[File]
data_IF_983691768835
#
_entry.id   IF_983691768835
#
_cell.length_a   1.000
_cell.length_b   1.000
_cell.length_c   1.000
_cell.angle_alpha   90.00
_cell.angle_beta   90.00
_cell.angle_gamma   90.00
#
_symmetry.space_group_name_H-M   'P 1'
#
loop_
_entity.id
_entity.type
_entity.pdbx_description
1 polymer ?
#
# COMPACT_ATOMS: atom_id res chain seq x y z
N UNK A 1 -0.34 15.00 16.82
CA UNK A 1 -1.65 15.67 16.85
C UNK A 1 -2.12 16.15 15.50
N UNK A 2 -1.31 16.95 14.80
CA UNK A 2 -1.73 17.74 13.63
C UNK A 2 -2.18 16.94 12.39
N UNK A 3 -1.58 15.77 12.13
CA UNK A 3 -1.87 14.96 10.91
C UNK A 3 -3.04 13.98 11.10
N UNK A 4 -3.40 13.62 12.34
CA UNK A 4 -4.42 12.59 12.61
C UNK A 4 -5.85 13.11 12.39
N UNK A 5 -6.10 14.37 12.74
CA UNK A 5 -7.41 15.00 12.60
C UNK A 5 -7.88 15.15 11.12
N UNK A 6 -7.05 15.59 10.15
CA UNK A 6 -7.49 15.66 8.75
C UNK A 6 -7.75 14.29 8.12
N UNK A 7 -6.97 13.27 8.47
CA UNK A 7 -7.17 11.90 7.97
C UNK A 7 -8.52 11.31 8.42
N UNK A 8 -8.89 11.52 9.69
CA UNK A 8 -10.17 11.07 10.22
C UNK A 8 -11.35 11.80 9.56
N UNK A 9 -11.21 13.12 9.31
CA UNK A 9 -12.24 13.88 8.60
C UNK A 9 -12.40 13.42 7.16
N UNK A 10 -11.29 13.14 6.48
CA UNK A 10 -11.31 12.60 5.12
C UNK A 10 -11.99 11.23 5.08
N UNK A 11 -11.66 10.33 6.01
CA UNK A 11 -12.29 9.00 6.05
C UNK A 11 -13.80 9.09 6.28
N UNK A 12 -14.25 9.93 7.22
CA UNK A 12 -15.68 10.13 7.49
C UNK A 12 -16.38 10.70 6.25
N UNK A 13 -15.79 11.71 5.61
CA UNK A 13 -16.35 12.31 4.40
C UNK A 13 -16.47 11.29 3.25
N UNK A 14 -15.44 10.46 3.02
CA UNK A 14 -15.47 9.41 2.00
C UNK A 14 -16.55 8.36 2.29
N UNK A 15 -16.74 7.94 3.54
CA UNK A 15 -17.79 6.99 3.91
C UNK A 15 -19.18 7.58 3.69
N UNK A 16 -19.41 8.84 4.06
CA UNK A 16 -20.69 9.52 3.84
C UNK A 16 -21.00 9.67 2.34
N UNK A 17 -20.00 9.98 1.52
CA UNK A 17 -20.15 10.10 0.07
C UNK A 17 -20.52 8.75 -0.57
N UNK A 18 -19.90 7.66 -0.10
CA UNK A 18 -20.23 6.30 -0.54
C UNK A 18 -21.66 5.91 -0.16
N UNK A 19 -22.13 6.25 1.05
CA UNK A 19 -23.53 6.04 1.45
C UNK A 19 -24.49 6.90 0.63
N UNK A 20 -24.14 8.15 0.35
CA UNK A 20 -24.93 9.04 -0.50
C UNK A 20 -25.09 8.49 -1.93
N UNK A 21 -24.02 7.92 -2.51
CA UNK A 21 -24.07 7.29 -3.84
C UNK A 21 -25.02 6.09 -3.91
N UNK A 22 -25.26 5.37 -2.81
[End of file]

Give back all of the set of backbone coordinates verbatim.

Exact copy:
data_IF_983691768835
#
_entry.id   IF_983691768835
#
_cell.length_a   1.000
_cell.length_b   1.000
_cell.length_c   1.000
_cell.angle_alpha   90.00
_cell.angle_beta   90.00
_cell.angle_gamma   90.00
#
_symmetry.space_group_name_H-M   'P 1'
#
loop_
_entity.id
_entity.type
_entity.pdbx_description
1 polymer ?
#
# COMPACT_ATOMS: atom_id res chain seq x y z
N UNK A 1 -0.34 15.00 16.82
CA UNK A 1 -1.65 15.67 16.85
C UNK A 1 -2.12 16.15 15.50
N UNK A 2 -1.31 16.95 14.80
CA UNK A 2 -1.73 17.74 13.63
C UNK A 2 -2.18 16.94 12.39
N UNK A 3 -1.58 15.77 12.13
CA UNK A 3 -1.87 14.96 10.91
C UNK A 3 -3.04 13.98 11.10
N UNK A 4 -3.40 13.62 12.34
CA UNK A 4 -4.42 12.59 12.61
C UNK A 4 -5.85 13.11 12.39
N UNK A 5 -6.10 14.37 12.74
CA UNK A 5 -7.41 15.00 12.60
C UNK A 5 -7.88 15.15 11.12
N UNK A 6 -7.05 15.59 10.15
CA UNK A 6 -7.49 15.66 8.75
C UNK A 6 -7.75 14.29 8.12
N UNK A 7 -6.97 13.27 8.47
CA UNK A 7 -7.17 11.90 7.97
C UNK A 7 -8.52 11.31 8.42
N UNK A 8 -8.89 11.52 9.69
CA UNK A 8 -10.17 11.07 10.22
C UNK A 8 -11.35 11.80 9.56
N UNK A 9 -11.21 13.12 9.31
CA UNK A 9 -12.24 13.88 8.60
C UNK A 9 -12.40 13.42 7.16
N UNK A 10 -11.29 13.14 6.48
CA UNK A 10 -11.31 12.60 5.12
C UNK A 10 -11.99 11.23 5.08
N UNK A 11 -11.66 10.33 6.01
CA UNK A 11 -12.29 9.00 6.05
C UNK A 11 -13.80 9.09 6.28
N UNK A 12 -14.25 9.93 7.22
CA UNK A 12 -15.68 10.13 7.49
C UNK A 12 -16.38 10.70 6.25
N UNK A 13 -15.79 11.71 5.61
CA UNK A 13 -16.35 12.31 4.40
C UNK A 13 -16.47 11.29 3.25
N UNK A 14 -15.44 10.46 3.02
CA UNK A 14 -15.47 9.41 2.00
C UNK A 14 -16.55 8.36 2.29
N UNK A 15 -16.74 7.94 3.54
CA UNK A 15 -17.79 6.99 3.91
C UNK A 15 -19.18 7.58 3.69
N UNK A 16 -19.41 8.84 4.06
CA UNK A 16 -20.69 9.52 3.84
C UNK A 16 -21.00 9.67 2.34
N UNK A 17 -20.00 9.98 1.52
CA UNK A 17 -20.15 10.10 0.07
C UNK A 17 -20.52 8.75 -0.57
N UNK A 18 -19.90 7.66 -0.10
CA UNK A 18 -20.23 6.30 -0.54
C UNK A 18 -21.66 5.91 -0.16
N UNK A 19 -22.13 6.25 1.05
CA UNK A 19 -23.53 6.04 1.45
C UNK A 19 -24.49 6.90 0.63
N UNK A 20 -24.14 8.15 0.35
CA UNK A 20 -24.93 9.04 -0.50
C UNK A 20 -25.09 8.49 -1.93
N UNK A 21 -24.02 7.92 -2.51
CA UNK A 21 -24.07 7.29 -3.84
C UNK A 21 -25.02 6.09 -3.91
N UNK A 22 -25.26 5.37 -2.81